It’s a Bird, It’s a Planet
It’s a Bird, It’s a Planet…
In dim eclipse, disastrous twilight sheds
On half the nations, and with fear of change
–Milton, Paradise Lost
|Time lapse exposure of space station in silhouette against the Sun as seen from Earth on August 16, 2003
Credit: Roland Stalder
Have humans ever engineered an eclipse?
The month of June featured a rare celestial reminder that eclipses are not just about our moon blocking the Sun.
The first Venus transit of the Sun in over a century (since 1882) was watched around the world. When viewed from a terrestrial vantage point, the solar crossing of Venus dimmed our star. To highlight curiousity in what might underpin such an eclipse, the search engine, Google, ranked the popularity of the Venus transit as topping its query list for the entire month.
A year earlier, the more common Mercury transit became news. Transits of the sun by Mercury and transits of Jupiter by Jupiter’s moons are observed frequently from Earth. Technically, any transit of a solar body between the Earth and Sun is termed an eclipse and only by apparent happenstance does our Moon’s diameter exactly cover the solar disk. A transit can only occur when Earth and the eclipsing object are not only in direct conjunction with the Sun, but when the object also crosses at the same time through the Earth-Sun plane. Predicting an eclipse is not only about timing but also about solving a three-dimensional alignment problem.
Can a satellite of the Earth–other than the Moon itself–cause an eclipse? If the eclipse is caused by humans, does the question itself strike at the premise behind a host of superstitions and omens about the cursed effects of eclipses? The ancient Jewish Talmud (Sukkah 29a) declares: "An eclipse of the sun is a bad omen for the world." The word ‘eclipse’ itself comes from a Greek word meaning "abandonment." In the great ancient civilizations of India, China and the Mediterranean, an eclipse was seen quite literally as the Sun abandoning the Earth.
Columbus, while stranded in Jamaica with hostile locals and a mutiny of his sailors, used astronomical tables to extort supplies. The night before a predicted eclipse on September 14-15, 1494, Columbus scared the locals into providing supplies after he correctly foretold that the following night the Sun would be blocked.
Even skeptics of such claims must acknowledge that solar eclipses induce a strange shift in perspective. In the shadow of a total eclipse, birds go silent and stop singing. Bees stop buzzing. Shadow temperatures fall noticeably. The weather forecast for the day can change temporarily.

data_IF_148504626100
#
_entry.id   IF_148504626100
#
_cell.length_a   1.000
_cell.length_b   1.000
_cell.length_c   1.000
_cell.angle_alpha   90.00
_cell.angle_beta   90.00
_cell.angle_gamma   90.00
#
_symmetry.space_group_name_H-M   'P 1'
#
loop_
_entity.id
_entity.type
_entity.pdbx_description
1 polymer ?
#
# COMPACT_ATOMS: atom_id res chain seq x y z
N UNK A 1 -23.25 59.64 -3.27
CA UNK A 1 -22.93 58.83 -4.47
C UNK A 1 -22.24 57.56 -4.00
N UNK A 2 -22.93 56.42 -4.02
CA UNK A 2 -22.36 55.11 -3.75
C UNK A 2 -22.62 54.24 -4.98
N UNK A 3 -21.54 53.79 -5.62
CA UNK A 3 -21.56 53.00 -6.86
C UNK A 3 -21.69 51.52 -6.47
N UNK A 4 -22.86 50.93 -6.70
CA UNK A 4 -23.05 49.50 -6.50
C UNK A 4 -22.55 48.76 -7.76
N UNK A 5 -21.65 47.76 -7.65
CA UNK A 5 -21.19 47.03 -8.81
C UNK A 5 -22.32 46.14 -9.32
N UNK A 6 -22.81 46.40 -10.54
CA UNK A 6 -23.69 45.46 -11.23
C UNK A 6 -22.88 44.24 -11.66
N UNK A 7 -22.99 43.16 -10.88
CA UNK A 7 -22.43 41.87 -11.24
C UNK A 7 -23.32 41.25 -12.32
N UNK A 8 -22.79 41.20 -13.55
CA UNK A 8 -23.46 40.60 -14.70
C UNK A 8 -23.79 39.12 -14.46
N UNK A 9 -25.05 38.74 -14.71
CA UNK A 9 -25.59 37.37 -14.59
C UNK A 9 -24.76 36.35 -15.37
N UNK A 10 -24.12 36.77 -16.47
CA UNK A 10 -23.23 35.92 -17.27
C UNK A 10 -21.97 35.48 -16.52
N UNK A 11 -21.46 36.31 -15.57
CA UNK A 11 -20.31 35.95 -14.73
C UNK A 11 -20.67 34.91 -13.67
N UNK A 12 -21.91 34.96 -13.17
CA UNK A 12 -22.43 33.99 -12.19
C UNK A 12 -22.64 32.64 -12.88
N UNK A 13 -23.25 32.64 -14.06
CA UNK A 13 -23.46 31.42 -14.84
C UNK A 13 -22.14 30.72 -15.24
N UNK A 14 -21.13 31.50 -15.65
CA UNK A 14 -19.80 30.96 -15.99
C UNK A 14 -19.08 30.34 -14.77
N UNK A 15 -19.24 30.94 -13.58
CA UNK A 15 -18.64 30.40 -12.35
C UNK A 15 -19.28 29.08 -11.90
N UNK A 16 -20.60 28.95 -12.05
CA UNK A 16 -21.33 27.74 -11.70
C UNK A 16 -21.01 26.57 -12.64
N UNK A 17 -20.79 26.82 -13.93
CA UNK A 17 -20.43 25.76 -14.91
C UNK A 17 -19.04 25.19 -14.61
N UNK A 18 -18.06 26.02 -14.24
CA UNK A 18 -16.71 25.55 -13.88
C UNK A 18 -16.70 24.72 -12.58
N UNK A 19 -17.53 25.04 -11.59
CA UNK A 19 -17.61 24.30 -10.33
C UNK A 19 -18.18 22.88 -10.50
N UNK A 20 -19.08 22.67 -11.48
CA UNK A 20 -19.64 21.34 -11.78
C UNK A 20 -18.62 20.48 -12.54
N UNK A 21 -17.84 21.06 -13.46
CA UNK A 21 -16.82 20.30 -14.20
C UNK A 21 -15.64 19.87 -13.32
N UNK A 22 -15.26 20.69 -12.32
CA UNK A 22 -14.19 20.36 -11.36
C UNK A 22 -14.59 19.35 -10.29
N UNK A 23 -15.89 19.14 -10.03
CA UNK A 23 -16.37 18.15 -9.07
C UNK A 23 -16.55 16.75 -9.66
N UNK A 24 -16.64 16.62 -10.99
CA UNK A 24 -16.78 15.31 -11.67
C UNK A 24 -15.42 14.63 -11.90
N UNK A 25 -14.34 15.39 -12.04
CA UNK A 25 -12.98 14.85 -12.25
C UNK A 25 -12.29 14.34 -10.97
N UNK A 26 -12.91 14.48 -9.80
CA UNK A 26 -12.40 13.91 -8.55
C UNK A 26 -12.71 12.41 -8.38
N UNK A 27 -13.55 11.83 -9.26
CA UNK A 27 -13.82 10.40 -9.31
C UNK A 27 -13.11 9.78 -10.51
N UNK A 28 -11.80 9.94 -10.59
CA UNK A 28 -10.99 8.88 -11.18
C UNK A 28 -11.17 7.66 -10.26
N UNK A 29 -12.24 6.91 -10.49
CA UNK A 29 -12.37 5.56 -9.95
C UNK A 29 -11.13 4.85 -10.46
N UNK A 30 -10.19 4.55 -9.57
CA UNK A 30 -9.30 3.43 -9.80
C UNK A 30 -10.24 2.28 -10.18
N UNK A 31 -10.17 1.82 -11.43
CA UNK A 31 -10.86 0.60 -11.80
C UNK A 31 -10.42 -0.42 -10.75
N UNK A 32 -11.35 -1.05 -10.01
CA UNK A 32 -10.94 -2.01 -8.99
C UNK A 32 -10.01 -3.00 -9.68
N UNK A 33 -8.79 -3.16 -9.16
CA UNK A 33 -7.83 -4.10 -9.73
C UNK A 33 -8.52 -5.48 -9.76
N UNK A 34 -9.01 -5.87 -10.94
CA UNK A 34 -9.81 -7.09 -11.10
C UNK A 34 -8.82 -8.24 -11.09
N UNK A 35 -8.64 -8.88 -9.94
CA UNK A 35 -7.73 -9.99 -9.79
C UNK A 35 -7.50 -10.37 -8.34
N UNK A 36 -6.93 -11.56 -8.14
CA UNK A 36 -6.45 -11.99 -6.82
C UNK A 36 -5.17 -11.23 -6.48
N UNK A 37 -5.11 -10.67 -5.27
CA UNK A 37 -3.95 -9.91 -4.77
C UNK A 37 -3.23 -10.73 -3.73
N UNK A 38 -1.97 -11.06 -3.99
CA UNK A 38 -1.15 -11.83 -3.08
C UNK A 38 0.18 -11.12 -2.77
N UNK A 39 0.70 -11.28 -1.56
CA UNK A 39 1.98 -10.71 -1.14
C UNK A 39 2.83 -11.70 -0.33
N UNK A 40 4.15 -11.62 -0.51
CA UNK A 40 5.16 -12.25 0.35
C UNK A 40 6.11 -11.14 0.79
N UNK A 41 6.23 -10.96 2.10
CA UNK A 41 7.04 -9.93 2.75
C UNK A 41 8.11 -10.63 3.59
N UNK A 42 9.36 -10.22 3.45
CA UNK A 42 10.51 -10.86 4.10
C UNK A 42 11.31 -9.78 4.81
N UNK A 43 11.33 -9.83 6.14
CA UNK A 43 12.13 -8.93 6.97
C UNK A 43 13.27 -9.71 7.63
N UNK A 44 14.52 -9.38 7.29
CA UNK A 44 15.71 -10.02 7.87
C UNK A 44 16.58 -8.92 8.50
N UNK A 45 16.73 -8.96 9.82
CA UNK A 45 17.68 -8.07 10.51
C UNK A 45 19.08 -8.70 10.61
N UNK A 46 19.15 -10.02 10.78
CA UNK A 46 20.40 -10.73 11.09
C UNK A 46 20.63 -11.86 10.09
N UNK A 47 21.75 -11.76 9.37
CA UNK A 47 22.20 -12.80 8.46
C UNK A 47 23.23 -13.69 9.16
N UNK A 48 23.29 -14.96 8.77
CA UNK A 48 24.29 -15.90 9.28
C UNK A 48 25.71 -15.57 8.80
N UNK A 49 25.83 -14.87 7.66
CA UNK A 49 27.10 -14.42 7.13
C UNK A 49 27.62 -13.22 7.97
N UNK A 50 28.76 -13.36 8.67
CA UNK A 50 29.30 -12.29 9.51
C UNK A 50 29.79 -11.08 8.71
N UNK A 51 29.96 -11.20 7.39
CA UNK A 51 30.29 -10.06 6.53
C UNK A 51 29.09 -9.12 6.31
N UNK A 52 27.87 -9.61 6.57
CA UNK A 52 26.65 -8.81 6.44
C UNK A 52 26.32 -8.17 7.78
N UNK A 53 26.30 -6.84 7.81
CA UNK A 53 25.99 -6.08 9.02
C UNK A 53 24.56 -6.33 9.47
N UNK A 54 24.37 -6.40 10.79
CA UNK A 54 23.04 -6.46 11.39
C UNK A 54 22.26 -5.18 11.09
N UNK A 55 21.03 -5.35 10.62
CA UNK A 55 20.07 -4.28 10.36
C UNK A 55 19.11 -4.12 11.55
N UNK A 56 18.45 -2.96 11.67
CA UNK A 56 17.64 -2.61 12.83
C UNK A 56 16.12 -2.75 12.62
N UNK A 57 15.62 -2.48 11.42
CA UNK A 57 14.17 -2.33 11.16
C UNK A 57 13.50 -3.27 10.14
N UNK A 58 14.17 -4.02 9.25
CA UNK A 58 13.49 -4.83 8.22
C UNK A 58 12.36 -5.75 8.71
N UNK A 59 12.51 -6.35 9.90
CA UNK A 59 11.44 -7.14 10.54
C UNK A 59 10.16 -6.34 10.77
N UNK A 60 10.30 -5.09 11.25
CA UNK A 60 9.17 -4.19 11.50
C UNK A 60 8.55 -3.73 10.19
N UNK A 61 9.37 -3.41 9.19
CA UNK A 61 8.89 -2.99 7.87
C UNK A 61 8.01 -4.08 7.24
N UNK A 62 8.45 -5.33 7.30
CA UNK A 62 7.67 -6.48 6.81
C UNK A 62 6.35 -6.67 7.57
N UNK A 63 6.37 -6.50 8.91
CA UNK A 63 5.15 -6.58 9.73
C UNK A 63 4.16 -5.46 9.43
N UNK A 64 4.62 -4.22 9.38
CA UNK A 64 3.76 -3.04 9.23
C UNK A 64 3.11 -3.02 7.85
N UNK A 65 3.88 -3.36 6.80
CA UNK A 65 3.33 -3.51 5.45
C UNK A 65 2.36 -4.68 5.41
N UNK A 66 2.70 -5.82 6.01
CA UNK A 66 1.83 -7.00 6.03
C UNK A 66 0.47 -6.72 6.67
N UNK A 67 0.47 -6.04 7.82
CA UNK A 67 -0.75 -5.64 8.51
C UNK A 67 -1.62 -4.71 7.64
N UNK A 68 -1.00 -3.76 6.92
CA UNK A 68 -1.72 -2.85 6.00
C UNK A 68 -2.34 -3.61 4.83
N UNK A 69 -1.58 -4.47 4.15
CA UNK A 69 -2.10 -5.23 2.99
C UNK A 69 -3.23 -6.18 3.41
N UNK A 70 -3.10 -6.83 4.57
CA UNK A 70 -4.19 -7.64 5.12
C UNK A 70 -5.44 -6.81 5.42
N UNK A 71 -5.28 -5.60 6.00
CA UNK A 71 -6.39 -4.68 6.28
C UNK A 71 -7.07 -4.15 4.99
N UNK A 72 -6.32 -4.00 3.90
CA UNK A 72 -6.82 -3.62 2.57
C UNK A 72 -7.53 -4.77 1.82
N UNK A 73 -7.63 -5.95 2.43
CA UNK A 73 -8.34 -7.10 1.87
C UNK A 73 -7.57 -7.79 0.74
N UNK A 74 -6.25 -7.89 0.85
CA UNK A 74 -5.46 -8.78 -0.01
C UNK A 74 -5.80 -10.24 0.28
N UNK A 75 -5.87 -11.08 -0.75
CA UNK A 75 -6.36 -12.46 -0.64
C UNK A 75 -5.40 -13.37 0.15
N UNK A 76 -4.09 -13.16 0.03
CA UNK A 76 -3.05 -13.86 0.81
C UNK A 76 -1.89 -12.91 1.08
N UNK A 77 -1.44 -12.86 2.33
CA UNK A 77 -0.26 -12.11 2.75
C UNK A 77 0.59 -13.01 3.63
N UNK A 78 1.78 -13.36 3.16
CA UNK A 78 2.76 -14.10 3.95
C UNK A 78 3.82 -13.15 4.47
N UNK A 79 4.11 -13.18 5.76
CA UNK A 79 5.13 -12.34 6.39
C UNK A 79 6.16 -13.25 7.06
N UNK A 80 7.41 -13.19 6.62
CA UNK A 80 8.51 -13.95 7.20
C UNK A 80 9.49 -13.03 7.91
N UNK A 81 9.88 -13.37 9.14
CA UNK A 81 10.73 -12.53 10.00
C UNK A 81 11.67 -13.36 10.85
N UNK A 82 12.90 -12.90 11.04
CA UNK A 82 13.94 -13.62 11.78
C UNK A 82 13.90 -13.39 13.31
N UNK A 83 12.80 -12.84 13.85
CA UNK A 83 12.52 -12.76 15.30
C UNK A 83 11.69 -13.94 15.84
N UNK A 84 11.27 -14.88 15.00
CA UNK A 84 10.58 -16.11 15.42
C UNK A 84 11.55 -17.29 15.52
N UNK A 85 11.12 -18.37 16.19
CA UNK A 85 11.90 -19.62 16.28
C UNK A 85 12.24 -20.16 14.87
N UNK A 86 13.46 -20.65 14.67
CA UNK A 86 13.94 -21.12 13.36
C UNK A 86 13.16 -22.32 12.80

|Time lapse exposure of space station silhouette against the lunar backdrop, as seen from Earth at Tracy, CA on November 8, 2003
Credit: Ed Morana
So what can be said about an eclipse caused by the International Space Station (ISS)?
Tracking elements for the space station are well-known based on the station’s approximately 90 minute orbit around the Earth. ISS moves across the sky at a fast speed familiar to those who watch airplane contrails; timing the station’s fleeting appearance overhead requires mathematical skill and a good watch since the mammoth structure completely traverses from horizon to horizon in five minutes. Since the station is viewable regularly from the ground as it passes overhead, it should follow naturally that the space station must eventually cross the paths of other familiar objects like the Sun or Moon. A year and half old software project called ISS-Transit offers a method to predict the ISS crossing of the moon or Sun. This tracking might be compared to predicting the first human-induced eclipses.
Among the many superlatives that have been mentioned about the scale of the International Space Station (ISS), a less often heard one is that ISS was mistaken for a planet.
The comparison is not valid in scale, but dramatically alters one’s perspective because of the station’s altitude only 220 miles (354 km) overhead and its angular sweep large enough to transit the Sun and moon.
The phenomenon is a human-made eclipse, not just a consequence of one astronaut or telescope owner raising a thumb to block a star.
|ISS orbiting at 220-250 miles overhead Credit: NASA|
What’s the difference? One answer has to do with scale and location. The space station is more like the Venus transit than a lunar eclipse. The size of both Venus and ISS are just blips when passing across the solar face and nowhere near large enough for a dramatic total eclipse.
But on May 11th, 2004, the scale of space station was brought into relief. Just as our Moon is right-sized to blot out the Sun (based on the lunar distance and disc diameter), so too is the scale of space station right-sized to induce a total eclipse of sorts. In May, ISS presented a night view that involved a brief blotting out of the largest planet in our solar system, Jupiter. Based on the ISS diameter and relative distances, the station was able to eclipse Jupiter totally.
For telescope enthusiasts, things will get even more interesting as ISS grows in dimensions. When the International Space Station is complete, it will have a mass of almost 453.6 metric tons (1 million pounds), be larger than a five-bedroom house and measure 110 meters (361 feet) end-to-end. This football-field length has prompted comparisons between ISS and natural wonders. The station is mentioned as being the largest construction project since the Egyptian Pyramids were built.
At least visually, humans have begun to shape the local appearance of our solar system. However small the changes may be, an ISS transit does bear an uncanny resemblance to what in June caused all the hoopla surrounding the Venus transit.
So as the space station transits across the moon or Sun, the celestial event might be said to resemble an example of our civilization’s earliest attempts to engineer planetary-scale projects, ones even approaching an eclipse.